Looking for some ideas on natural treats for dogs that are healthy, tasty, and most likely already in your cupboard or fridge? Then you’ve come to the right place!
Even though you’re probably already spoiling your canine companion by serving them up the best dog food every day, sometimes it’s nice to be able to offer them some additional treats and snacks to add a bit of variety into their diet.
A lot of pet parents wonder what human foods dogs can eat, so we’ve compiled a handy list for you of 12 safe options that are also nutrient-dense and taste great - because a food that’s nutritious but not delicious isn’t worth eating in our book!
While there are a few items below that might not be staples in your kitchen, most are budget-friendly and all of them are readily available, so you won’t have to hunt high and low to find them.
Although many popular dog treats lining the supermarket shelves can be good in a pinch and helpful when training, many of them are void of nutrients and act as empty calories.
However, you should keep in mind that many treats we consider as 'healthy' can actually contain hidden sugars for a dog and are best served only in moderation, as part of a balanced doggy diet.
They may be small but the humble blueberry packs a powerful nutritional punch that makes it a superfood for both humans and dogs. Loaded with antioxidants that will help fight free radicals and slow down the aging process in your pup’s body, blueberries are also great at supporting urinary tract health, reducing the risk of some cancers, and can help protect brain cells.
You can mix blueberries into your dog’s regular meals, feed them on their own as a snack, and if you freeze them, they make a great cooling treat on hot summer days. You’ll also find blueberries in the ingredient list of some of these 6 easy dog smoothies your pooch will love - all of which are a yummy way of sneaking some extra fruit and vegetables into your doggy’s daily diet.
- Can dogs eat blueberries? Get the lowdown on this superfood for your pooch
2. Anchovies and sardines
Ok, we won’t lie, these little guys aren’t going to leave your dog’s breath smelling the sweetest but considering all the health benefits they offer, we reckon they’re worth it. Packed full of Omega-3 fatty acids, both anchovies and sardines can help keep your dog’s coat looking glossy, their skin nourished, and their heart, brain, and joints in peak condition. They’re also high in calcium, zinc, and vitamins B12, D, E, and K.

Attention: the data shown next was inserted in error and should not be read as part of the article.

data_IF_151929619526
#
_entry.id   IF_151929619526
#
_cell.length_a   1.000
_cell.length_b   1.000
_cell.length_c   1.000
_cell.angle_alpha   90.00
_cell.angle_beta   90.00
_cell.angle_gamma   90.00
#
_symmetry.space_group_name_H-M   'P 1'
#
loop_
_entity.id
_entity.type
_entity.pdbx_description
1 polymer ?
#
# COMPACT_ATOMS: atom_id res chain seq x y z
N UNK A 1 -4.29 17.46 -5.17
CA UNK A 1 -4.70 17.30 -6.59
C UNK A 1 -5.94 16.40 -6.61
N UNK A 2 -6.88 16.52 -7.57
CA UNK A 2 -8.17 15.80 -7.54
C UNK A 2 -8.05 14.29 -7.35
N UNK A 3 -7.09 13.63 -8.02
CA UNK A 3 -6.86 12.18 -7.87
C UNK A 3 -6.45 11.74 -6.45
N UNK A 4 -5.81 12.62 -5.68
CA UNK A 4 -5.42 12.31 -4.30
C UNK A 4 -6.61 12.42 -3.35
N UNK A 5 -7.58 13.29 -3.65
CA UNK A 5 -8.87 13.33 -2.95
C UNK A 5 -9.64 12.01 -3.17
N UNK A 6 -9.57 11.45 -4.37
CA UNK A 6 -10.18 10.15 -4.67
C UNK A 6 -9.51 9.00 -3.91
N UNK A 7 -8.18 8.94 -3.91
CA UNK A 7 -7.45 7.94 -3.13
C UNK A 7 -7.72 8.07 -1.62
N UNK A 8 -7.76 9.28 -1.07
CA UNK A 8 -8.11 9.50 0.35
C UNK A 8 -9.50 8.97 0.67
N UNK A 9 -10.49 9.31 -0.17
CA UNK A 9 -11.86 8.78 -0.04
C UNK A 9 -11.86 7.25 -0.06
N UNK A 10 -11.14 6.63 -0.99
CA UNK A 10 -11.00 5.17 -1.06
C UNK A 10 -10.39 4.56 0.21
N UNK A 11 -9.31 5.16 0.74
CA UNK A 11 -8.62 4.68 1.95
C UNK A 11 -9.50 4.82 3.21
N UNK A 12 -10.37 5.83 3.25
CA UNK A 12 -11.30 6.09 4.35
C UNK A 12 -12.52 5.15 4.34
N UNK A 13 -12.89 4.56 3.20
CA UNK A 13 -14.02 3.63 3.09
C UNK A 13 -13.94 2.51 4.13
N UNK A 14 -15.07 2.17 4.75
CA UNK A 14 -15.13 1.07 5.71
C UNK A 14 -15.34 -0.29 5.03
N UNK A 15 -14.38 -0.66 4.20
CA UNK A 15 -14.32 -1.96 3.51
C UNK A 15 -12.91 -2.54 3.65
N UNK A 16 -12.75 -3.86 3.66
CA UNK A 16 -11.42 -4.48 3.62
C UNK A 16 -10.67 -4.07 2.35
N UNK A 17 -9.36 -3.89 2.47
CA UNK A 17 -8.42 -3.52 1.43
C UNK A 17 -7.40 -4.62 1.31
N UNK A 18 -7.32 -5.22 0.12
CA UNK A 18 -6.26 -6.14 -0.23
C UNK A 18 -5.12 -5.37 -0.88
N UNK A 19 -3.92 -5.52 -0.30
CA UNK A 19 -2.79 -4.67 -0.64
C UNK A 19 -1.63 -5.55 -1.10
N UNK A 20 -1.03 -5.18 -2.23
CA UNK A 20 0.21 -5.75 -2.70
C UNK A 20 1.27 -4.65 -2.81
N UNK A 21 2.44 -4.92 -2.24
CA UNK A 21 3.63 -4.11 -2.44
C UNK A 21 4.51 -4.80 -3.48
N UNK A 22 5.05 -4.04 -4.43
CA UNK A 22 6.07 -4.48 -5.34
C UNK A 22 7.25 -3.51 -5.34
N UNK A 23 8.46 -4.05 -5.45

When selecting anchovies and sardines for your pup, go for ones that are packed in water rather than oil and make sure there’s no added salt. You can serve them as a snack or as a topper over your dog’s wet or dry food. You’ll want to keep the portions controlled though as one anchovy has eight calories - stick to two to three per day for small dogs and no more than five for larger breeds. For sardines, smaller dogs can have up to half a tin a week and large breeds can have one tin.
3. Bone broth
The hip kid on the block these past few years, bone broth is equally as good for doggy consumption as it is for humans. A quick warning though, bone broth is a bit of a labor of love as it requires at least 24 hours of simmering animal bones and connective tissue to get the full nutritional benefits, but if you don’t mind tending to it, your canine companion’s body will thank you big time.
High in protein and nutrient-dense, bone broth is full of anti-inflammatory amino acids and collagen to help support gut health. It’s also great if your dog suffers from arthritis as it contains high amounts of glucosamine and chondroitin to help their joints and can slow the progression of this painful condition. We recommend you start with a few tablespoons and then gradually increase the dosage. It’s great poured over wet or dry food to create a nice soup.
- Can dogs eat bones? A vet answers...
A kitchen staple in most homes, carrots are loaded with beta-carotene which is great for eye, skin, and coat health, and for helping keep the immune system strong. Carrots are packed full of fiber too, excellent for keeping your pooch regular!
Raw carrots make a delicious and healthy snack and because they’re crunchy, they give your dog’s jaw a good workout and help keep those teeth and gums in tip-top shape. Just make sure you cut raw carrots into appropriately sized pieces depending on whether you have a small or large dog. You also can steam or boil them and then puree and mix in with wet food for an extra dose of nutrition.
- Can dogs eat carrots? Find out if they're safe to chomp on
5. Chia seeds
Popular with wellness warriors the world over, the tiny but might chia seed is a nutritional powerhouse that has it all - protein, fiber, antioxidants, vitamins, minerals, and Omega-3 fatty acids. Getting to work on everything from skin and coat health to supporting the immune and digestive systems, chia seeds also help regulate blood sugar and as they move through the gut they can absorb 10-12 times their weight in water, expanding to leave your pup feeling fuller for longer.